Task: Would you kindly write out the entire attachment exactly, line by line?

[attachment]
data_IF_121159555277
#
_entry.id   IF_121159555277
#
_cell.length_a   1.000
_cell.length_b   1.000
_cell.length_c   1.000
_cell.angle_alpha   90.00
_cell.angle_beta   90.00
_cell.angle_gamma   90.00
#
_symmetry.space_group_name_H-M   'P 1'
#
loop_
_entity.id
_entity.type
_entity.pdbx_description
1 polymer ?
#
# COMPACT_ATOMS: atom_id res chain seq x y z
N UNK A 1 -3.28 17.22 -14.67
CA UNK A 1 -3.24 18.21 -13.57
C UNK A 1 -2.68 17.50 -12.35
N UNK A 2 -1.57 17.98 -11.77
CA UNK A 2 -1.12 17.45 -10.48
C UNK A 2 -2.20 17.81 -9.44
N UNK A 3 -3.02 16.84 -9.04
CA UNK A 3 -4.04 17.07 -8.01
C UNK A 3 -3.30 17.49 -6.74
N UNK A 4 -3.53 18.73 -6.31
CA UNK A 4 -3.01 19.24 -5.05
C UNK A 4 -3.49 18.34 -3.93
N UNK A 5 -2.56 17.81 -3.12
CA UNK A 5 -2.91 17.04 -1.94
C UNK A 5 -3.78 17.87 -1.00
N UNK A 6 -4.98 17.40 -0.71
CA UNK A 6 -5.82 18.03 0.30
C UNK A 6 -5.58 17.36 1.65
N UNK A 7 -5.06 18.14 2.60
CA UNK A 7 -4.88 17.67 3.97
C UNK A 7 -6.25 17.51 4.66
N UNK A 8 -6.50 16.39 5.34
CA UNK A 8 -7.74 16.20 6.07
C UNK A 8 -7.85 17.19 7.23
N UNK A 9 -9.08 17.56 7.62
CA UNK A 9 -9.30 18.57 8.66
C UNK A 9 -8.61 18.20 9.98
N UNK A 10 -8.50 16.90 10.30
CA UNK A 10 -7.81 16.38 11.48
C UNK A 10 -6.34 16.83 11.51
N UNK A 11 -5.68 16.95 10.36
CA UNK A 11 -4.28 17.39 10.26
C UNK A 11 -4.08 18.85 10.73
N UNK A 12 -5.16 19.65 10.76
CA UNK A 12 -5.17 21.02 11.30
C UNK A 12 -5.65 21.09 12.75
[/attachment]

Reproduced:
data_IF_121159555277
#
_entry.id   IF_121159555277
#
_cell.length_a   1.000
_cell.length_b   1.000
_cell.length_c   1.000
_cell.angle_alpha   90.00
_cell.angle_beta   90.00
_cell.angle_gamma   90.00
#
_symmetry.space_group_name_H-M   'P 1'
#
loop_
_entity.id
_entity.type
_entity.pdbx_description
1 polymer ?
#
# COMPACT_ATOMS: atom_id res chain seq x y z
N UNK A 1 -3.28 17.22 -14.67
CA UNK A 1 -3.24 18.21 -13.57
C UNK A 1 -2.68 17.50 -12.35
N UNK A 2 -1.57 17.98 -11.77
CA UNK A 2 -1.12 17.45 -10.48
C UNK A 2 -2.20 17.81 -9.44
N UNK A 3 -3.02 16.84 -9.04
CA UNK A 3 -4.04 17.07 -8.01
C UNK A 3 -3.30 17.49 -6.74
N UNK A 4 -3.53 18.73 -6.31
CA UNK A 4 -3.01 19.24 -5.05
C UNK A 4 -3.49 18.34 -3.93
N UNK A 5 -2.56 17.81 -3.12
CA UNK A 5 -2.91 17.04 -1.94
C UNK A 5 -3.78 17.87 -1.00
N UNK A 6 -4.98 17.40 -0.71
CA UNK A 6 -5.82 18.03 0.30
C UNK A 6 -5.58 17.36 1.65
N UNK A 7 -5.06 18.14 2.60
CA UNK A 7 -4.88 17.67 3.97
C UNK A 7 -6.25 17.51 4.66
N UNK A 8 -6.50 16.39 5.34
CA UNK A 8 -7.74 16.20 6.07
C UNK A 8 -7.85 17.19 7.23
N UNK A 9 -9.08 17.56 7.62
CA UNK A 9 -9.30 18.57 8.66
C UNK A 9 -8.61 18.20 9.98
N UNK A 10 -8.50 16.90 10.30
CA UNK A 10 -7.81 16.38 11.48
C UNK A 10 -6.34 16.83 11.51
N UNK A 11 -5.68 16.95 10.36
CA UNK A 11 -4.28 17.39 10.26
C UNK A 11 -4.08 18.85 10.73
N UNK A 12 -5.16 19.65 10.76
CA UNK A 12 -5.17 21.02 11.30
C UNK A 12 -5.65 21.09 12.75